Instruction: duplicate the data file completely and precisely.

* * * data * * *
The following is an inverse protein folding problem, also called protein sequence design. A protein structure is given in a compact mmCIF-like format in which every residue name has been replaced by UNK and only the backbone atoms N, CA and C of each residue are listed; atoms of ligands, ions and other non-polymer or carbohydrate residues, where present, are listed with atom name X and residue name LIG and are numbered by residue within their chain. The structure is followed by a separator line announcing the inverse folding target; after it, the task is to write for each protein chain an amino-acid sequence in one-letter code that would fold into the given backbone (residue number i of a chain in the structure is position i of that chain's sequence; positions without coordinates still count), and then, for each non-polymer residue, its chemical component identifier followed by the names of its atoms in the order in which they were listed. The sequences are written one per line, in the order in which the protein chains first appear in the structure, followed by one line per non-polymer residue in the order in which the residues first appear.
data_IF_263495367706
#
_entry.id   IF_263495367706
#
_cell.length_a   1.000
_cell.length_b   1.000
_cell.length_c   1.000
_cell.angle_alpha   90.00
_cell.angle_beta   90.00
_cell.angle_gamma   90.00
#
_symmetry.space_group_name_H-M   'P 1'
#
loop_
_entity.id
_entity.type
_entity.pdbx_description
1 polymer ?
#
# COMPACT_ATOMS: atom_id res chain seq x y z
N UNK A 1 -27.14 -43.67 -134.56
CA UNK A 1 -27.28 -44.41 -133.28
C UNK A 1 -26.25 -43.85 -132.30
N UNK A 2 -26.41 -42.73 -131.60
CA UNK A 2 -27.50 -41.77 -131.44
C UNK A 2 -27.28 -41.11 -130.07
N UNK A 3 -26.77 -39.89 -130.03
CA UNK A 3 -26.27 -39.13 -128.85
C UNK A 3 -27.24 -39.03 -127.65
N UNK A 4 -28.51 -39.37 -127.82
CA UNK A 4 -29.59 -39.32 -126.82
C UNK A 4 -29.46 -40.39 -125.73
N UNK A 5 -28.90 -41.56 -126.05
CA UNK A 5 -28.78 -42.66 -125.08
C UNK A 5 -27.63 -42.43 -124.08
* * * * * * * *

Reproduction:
The following is an inverse protein folding problem, also called protein sequence design. A protein structure is given in a compact mmCIF-like format in which every residue name has been replaced by UNK and only the backbone atoms N, CA and C of each residue are listed; atoms of ligands, ions and other non-polymer or carbohydrate residues, where present, are listed with atom name X and residue name LIG and are numbered by residue within their chain. The structure is followed by a separator line announcing the inverse folding target; after it, the task is to write for each protein chain an amino-acid sequence in one-letter code that would fold into the given backbone (residue number i of a chain in the structure is position i of that chain's sequence; positions without coordinates still count), and then, for each non-polymer residue, its chemical component identifier followed by the names of its atoms in the order in which they were listed. The sequences are written one per line, in the order in which the protein chains first appear in the structure, followed by one line per non-polymer residue in the order in which the residues first appear.
data_IF_263495367706
#
_entry.id   IF_263495367706
#
_cell.length_a   1.000
_cell.length_b   1.000
_cell.length_c   1.000
_cell.angle_alpha   90.00
_cell.angle_beta   90.00
_cell.angle_gamma   90.00
#
_symmetry.space_group_name_H-M   'P 1'
#
loop_
_entity.id
_entity.type
_entity.pdbx_description
1 polymer ?
#
# COMPACT_ATOMS: atom_id res chain seq x y z
N UNK A 1 -27.14 -43.67 -134.56
CA UNK A 1 -27.28 -44.41 -133.28
C UNK A 1 -26.25 -43.85 -132.30
N UNK A 2 -26.41 -42.73 -131.60
CA UNK A 2 -27.50 -41.77 -131.44
C UNK A 2 -27.28 -41.11 -130.07
N UNK A 3 -26.77 -39.89 -130.03
CA UNK A 3 -26.27 -39.13 -128.85
C UNK A 3 -27.24 -39.03 -127.65
N UNK A 4 -28.51 -39.37 -127.82
CA UNK A 4 -29.59 -39.32 -126.82
C UNK A 4 -29.46 -40.39 -125.73
N UNK A 5 -28.90 -41.56 -126.05
CA UNK A 5 -28.78 -42.66 -125.08
C UNK A 5 -27.63 -42.43 -124.08